Later on she acquires a pig named Nugent, whom the vets at least manage to convince her is best kept outside the house, much to the relief of her servants.
Another chapter has James visiting two homes in turn; one a large, elegant country house with every comfort, where the owner is treated with open contempt and disdain by his wife and daughter and finds his only solace in his dogs and hunting. Another is a hardscrabble little farm, where the teenage daughter happily takes it on herself to ride miles into town to buy her father a bottle of beer for an after-dinner surprise, prompting Harriet to wonder who of the two is really the better off.
Something else emphasized is the fact that the vets have to employ a good deal more detective work than ordinary practitioners, since of course the animals can’t tell them what’s wrong or what their symptoms are. Diagnosis thus is entirely a matter of observation, experience, careful probing, and, sometimes, just plain guess work, ratcheting up the tension in several scenes.
The chapters are mostly distinct incidents, but the book has a loose backbone of Harriet settling into his new life, embodied in his attempts to woo the daughter of one of the more prosperous farmers. Said courtship is as awkward, humorous, and accident-prone as everything else in the book, of course, but forms a sweet kind of barometer of his progress, while being yet another opportunity to show off the oddities of country life.
Besides which, he’s simply a good writer. He knows how to structure and build a story, how to capture the audience’s attention, and exactly what he needs to describe to convey the scene. Take the opening two paragraphs for instance:
“They didn’t say anything about this in the books, I thought, as the snow blew in through the gaping doorway and settled on my naked back.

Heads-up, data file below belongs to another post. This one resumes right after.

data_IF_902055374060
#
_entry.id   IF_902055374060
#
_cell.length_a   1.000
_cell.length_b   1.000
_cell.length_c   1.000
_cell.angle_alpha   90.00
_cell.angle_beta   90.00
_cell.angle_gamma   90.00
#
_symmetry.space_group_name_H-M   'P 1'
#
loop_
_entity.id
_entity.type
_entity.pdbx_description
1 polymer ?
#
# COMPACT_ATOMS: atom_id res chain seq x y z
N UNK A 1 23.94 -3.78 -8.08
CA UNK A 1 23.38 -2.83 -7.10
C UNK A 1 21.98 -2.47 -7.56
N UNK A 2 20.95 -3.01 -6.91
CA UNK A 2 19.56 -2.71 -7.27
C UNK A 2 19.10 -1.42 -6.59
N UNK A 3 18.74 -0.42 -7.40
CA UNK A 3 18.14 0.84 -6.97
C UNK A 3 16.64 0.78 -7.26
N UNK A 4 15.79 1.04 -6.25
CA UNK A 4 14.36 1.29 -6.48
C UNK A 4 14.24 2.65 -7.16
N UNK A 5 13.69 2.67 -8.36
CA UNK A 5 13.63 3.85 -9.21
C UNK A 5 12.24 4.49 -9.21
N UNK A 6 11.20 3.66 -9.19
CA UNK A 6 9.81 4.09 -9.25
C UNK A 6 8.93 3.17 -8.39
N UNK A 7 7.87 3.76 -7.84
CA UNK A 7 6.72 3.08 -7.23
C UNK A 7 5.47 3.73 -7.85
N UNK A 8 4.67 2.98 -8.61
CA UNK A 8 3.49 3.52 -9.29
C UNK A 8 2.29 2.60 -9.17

“I lay face down on the cobbled floor in a pool of nameless muck, my arm deep inside the straining cow, my feet scrabbling for a toe hold between the stones. I was stripped to the waist and the snow mingled with the dirt and the dried blood on my body. I could see nothing outside the circle of flickering light thrown by the smoky oil lamp which the farmer held over me.”
What a way to set the scene, to convey just how sheerly uncomfortable he is (and it only gets worse from there), while simultaneously hitting the book’s main theme of the disconnect between what he expected his life to be and what it turned out to be.
I think the chief appeal of these stories is that mark of authenticity; it feels like sitting down at a pub with a man and listening to him tell you tales of a particularly fascinating an unusual profession, one where a man has opportunity to experience a lot of adversity and a lot of absurdity, to see all kinds of different people and do a lot of different things. It’s also a marvelous glimpse into old English farming life, a lifestyle that was just beginning to fade away. There are any number of odd or eccentric characters in the book, but they’re in no way looked down on or held up for ridicule; Harriet evidently has enormous respect for the working farmers he plies his practice among and often praises their grit and stoical philosophy. The oddities are entirely human ones, instances of the endless variety and individuality to be found among people. It’s a warm, comforting, intensely honest-feeling book.
Overall, I heartily recommend it. If you’re an animal-lover, this is a must-read (though it will certainly make you cry at some point), but I think just about anyone would enjoy the stories simply for the authenticity, the humor, and the well-told glimpse into a little-known world.
Note: If you have a chance, I’d definitely also recommend at least the initial run of the TV series, which has all the same strengths as the book (Harriet closely collaborated with the show makers), plus some marvelous performances – especially the aforementioned Robert Hardy as Siegfried – and lots of gorgeous views of the Yorkshire countryside.
Also, Tristan is played by none other than the marvelous Peter Davison prior to his becoming the fifth Doctor, a role he got partly due to his experience on this show.
Though if you’re squeamish, be warned that there is a lot of what seems to be real veterinary practice going on – which is kind of amazing in itself – so expect frequent scenes of the actors with their arm thrust deep into a cow’s rectum.